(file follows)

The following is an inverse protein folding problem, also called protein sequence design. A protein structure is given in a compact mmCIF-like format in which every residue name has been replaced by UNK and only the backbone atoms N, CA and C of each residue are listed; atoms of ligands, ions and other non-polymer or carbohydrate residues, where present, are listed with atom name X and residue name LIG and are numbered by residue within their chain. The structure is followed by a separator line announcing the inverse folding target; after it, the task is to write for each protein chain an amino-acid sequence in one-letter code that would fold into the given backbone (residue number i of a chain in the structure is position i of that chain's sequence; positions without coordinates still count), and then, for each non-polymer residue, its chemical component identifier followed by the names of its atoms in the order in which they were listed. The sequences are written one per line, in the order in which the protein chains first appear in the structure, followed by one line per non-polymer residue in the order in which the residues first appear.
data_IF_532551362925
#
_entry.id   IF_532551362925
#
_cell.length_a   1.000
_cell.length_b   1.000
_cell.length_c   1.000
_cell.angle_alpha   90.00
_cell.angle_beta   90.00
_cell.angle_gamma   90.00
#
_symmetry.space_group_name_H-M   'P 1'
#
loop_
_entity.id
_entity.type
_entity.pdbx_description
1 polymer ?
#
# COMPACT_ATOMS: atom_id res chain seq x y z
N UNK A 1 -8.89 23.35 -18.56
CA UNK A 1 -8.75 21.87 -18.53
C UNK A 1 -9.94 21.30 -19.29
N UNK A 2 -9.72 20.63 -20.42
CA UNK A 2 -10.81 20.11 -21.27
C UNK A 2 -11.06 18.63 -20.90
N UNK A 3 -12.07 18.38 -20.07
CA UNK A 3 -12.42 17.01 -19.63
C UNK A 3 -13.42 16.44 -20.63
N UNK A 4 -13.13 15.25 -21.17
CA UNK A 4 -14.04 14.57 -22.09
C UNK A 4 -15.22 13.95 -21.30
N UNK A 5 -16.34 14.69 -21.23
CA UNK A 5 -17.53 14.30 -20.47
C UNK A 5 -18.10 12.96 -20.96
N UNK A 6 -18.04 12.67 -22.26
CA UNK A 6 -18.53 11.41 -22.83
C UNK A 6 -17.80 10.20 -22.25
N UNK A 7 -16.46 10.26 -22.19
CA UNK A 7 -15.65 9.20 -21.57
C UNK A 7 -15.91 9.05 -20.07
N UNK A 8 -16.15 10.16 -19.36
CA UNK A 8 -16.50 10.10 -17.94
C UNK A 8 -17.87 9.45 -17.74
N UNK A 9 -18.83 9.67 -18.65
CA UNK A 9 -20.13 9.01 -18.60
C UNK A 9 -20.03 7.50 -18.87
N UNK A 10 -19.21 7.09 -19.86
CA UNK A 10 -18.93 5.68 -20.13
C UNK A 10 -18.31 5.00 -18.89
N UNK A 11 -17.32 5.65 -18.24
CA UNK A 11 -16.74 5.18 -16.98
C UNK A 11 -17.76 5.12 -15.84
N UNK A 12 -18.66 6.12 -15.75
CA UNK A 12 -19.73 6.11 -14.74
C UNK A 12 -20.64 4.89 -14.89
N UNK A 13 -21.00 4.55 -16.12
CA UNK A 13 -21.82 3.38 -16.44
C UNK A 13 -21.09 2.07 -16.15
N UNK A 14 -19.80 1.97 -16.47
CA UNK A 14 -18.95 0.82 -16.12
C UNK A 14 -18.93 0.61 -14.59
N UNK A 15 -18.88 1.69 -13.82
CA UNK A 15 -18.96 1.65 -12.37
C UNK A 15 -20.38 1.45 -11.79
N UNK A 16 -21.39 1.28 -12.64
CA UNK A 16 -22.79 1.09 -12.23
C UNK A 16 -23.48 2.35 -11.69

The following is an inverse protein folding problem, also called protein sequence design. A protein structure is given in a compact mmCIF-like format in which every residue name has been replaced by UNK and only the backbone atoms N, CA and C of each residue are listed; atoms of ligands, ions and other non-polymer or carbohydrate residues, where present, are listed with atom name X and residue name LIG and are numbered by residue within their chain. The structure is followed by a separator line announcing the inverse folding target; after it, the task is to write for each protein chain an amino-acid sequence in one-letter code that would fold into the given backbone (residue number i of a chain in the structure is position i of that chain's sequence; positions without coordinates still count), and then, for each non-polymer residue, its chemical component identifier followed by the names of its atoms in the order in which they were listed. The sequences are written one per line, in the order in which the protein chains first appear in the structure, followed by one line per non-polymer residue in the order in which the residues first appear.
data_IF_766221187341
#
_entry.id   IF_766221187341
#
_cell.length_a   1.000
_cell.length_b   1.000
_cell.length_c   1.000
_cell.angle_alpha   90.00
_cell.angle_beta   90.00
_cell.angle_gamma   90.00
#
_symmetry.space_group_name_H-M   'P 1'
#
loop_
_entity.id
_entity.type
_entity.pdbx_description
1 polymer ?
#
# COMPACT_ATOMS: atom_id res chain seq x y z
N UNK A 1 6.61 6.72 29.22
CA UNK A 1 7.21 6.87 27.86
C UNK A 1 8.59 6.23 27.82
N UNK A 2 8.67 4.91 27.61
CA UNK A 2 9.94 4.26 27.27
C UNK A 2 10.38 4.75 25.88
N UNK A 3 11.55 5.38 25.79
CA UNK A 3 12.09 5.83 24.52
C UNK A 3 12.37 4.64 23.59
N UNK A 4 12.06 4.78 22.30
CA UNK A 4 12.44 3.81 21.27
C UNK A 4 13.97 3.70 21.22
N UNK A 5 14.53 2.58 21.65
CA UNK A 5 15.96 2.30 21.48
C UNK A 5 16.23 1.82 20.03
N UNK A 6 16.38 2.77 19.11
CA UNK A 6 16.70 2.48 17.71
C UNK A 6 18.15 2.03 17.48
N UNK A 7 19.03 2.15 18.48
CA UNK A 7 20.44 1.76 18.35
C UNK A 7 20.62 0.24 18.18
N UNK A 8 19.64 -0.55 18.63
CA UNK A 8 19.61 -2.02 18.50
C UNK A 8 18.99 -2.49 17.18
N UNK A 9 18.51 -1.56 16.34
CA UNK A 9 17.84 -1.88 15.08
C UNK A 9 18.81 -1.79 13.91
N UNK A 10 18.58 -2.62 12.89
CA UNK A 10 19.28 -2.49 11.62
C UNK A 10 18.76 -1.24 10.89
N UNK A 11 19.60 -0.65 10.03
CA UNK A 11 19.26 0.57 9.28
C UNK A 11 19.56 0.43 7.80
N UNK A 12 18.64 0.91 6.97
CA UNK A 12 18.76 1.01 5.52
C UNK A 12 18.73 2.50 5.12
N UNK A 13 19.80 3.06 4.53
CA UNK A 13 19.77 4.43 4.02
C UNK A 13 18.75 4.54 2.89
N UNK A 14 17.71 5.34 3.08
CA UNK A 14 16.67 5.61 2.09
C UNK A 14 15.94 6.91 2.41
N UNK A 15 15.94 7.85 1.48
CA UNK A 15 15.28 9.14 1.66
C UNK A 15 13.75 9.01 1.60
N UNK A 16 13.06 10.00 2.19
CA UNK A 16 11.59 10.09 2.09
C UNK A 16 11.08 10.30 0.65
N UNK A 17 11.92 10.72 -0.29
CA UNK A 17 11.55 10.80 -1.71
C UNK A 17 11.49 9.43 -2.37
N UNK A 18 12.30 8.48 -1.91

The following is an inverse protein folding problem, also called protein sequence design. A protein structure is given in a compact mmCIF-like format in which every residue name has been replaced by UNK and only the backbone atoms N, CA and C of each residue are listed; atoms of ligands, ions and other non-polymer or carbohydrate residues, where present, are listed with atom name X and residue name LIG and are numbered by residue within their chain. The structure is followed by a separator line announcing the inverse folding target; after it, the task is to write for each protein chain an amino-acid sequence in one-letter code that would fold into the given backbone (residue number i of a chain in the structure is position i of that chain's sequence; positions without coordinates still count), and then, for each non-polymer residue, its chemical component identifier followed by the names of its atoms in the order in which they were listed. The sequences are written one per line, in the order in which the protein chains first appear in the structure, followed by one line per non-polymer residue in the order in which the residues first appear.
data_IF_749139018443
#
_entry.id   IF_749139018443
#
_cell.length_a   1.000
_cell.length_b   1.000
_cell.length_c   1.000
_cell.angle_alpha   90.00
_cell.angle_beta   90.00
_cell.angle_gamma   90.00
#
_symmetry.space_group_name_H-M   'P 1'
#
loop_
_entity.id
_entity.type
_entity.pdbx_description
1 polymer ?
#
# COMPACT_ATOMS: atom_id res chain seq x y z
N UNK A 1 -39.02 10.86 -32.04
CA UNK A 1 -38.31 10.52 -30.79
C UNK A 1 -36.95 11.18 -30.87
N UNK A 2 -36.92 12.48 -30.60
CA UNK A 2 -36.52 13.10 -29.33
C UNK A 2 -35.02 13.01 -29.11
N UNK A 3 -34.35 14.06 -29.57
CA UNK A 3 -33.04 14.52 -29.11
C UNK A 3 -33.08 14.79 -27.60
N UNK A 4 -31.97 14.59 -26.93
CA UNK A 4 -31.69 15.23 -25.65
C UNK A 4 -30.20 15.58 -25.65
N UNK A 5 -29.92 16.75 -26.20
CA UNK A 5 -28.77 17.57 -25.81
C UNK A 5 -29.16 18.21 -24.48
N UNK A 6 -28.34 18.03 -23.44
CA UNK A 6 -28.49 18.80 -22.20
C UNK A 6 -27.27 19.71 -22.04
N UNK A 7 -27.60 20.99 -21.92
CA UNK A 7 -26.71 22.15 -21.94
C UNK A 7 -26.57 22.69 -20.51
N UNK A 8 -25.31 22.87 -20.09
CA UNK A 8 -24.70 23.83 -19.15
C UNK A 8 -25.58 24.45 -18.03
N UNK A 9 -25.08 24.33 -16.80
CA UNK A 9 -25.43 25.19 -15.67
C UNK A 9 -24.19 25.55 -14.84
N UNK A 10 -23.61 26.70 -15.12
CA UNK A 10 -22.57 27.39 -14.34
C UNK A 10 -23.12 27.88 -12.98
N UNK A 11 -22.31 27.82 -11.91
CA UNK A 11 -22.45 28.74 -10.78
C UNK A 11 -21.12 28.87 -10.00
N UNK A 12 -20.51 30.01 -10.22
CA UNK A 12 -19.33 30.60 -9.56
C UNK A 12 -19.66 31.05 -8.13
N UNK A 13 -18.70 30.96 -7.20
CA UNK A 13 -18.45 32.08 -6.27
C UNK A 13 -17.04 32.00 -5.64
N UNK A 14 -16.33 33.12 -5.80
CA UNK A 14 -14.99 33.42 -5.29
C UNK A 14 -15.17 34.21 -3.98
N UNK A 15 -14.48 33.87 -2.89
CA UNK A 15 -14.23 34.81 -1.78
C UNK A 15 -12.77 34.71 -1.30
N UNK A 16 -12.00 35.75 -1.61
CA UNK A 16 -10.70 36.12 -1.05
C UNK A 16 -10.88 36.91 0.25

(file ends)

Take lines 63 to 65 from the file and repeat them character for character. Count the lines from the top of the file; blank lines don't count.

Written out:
C UNK A 14 -18.93 0.61 -14.59
N UNK A 15 -18.88 1.69 -13.82
CA UNK A 15 -18.96 1.65 -12.37